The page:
It Takes a Pandemic

In times of crisis, political leaders can both surprise and impress (Morrison, McGowan) or shock and horrify (Trump, Bolsonaro). The latest impressive surprise from the McGowan government is to announce sweeping changes to planning rules affecting both minor domestic houses and large-scale commercial developments.

Whilst not law yet, despite the government’s best efforts to ram through the legislation in parliament within an hour of the press release, the changes are entirely sensible.

It is ridiculous to insist a property owner needs to obtain planning approval for small, insignificant improvements made to their homes such as the addition of a timber deck, a pergola, a garden shed or shade sail. Planning approval for such trivial matters delays the commencement of works and is unnecessarily costly; the ubiquitous KPI’s of local bureaucrats. For minor projects such as these, a building permit is surely sufficient.

Planning Minister, Rita Safiotti announced this week that once new laws pass, minor home improvements will no longer require planning approval from the local council.  As an insight into the government’s thinking, Ms Safiotti said, “you need planning approval, then the building license, so we want to eliminate planning approval where we can.” Many home owners will be buoyed by such comments. Many people may be keen to build, for example, a pergola but are put off by the expense and difficulty experienced in going through the rigid approval procedures at local councils. And some folk simply go ahead and build stuff without permission anyway, so reticent are they to deal with the local council.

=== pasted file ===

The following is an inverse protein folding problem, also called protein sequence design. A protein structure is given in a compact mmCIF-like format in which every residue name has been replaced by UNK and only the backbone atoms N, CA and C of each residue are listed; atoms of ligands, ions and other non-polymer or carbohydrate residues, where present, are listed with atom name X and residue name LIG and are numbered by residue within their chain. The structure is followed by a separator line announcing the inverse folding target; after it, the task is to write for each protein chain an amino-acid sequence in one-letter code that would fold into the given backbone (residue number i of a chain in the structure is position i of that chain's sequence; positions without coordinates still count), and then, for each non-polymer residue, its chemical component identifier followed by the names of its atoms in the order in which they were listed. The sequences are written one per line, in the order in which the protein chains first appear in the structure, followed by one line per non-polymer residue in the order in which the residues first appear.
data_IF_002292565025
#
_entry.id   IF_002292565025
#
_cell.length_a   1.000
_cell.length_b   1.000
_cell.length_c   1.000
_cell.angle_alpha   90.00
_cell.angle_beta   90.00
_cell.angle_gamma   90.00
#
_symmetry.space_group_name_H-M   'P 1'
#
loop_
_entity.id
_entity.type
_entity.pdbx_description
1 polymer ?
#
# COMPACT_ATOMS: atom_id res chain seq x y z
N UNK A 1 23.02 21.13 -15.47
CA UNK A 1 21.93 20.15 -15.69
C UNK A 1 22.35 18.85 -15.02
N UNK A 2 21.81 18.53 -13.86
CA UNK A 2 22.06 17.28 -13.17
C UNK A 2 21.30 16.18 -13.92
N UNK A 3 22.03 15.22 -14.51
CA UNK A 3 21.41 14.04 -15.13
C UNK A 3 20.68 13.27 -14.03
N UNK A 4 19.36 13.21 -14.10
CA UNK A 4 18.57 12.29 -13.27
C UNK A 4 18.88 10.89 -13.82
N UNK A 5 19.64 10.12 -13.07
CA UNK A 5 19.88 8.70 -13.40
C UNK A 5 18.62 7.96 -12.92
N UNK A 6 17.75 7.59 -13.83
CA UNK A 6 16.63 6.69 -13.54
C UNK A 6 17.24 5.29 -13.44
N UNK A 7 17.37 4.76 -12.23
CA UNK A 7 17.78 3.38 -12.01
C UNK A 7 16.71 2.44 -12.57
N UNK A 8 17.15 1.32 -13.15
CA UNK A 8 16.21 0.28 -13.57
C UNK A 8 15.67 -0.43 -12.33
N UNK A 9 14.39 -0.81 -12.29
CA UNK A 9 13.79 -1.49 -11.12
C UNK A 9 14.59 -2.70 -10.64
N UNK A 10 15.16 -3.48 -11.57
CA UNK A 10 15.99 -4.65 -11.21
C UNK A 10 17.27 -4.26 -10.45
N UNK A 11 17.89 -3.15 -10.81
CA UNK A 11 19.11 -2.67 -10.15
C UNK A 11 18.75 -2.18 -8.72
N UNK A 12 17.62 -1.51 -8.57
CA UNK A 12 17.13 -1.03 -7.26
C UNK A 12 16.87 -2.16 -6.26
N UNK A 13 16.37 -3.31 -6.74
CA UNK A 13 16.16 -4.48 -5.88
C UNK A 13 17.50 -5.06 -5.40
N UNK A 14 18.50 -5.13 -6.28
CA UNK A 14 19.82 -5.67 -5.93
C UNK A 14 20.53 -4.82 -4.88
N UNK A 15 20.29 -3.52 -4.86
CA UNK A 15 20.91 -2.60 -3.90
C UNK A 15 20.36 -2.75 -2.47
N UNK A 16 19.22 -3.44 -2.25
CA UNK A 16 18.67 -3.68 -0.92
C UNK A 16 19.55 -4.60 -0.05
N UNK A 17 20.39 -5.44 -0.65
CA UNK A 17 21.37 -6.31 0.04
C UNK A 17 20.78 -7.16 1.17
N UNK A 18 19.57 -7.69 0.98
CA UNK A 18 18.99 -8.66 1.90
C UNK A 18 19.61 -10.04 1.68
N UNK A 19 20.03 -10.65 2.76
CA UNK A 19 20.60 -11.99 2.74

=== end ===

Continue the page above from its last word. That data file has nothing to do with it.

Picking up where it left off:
Council time and effort would be better spent inspecting works completed to ensure they’re safe and built in accordance with the building licence. Local Government is generally unhappy about the changes (especially the planners) claiming a lack of consultation. To be fair though, these matters have been talked about for years and are an important part of progressing red-tape reduction.

What will worry some councils is the big ticket items such as commercial developments of greater than 20,000 sqm, projects valued at more than $30 million or residential developments of more than 100 homes effectively by-passing local government planners, going straight to the WA Planning Commission for assessment. Anti-density councils like Nedlands will be particularly concerned.

Another aspect of the proposed changes eliminates the need for small businesses to seek local government permission to change the use of a commercial space if the zoning allows for it. Changing a chiropractors into a book shop would no longer require lengthy approval processes all of which costs money and time.

Let’s hope the McGowan government continues to surprise and delight with measures designed to lift the WA economy off its knees in the wake of the corona virus pandemic. Now would be a good time to look at other impediments to economic growth and job creation by reducing the impost of stamp duty and getting rid of the abundantly stupid payroll tax.

The government is in an ideal position to make its mark on the modern history of our state. The pandemic, whilst both frightening and economically damaging, gives governments the necessary powers to make significant, meaningful and long-lasting changes that ought to be for the long-term benefit of all West Australians.

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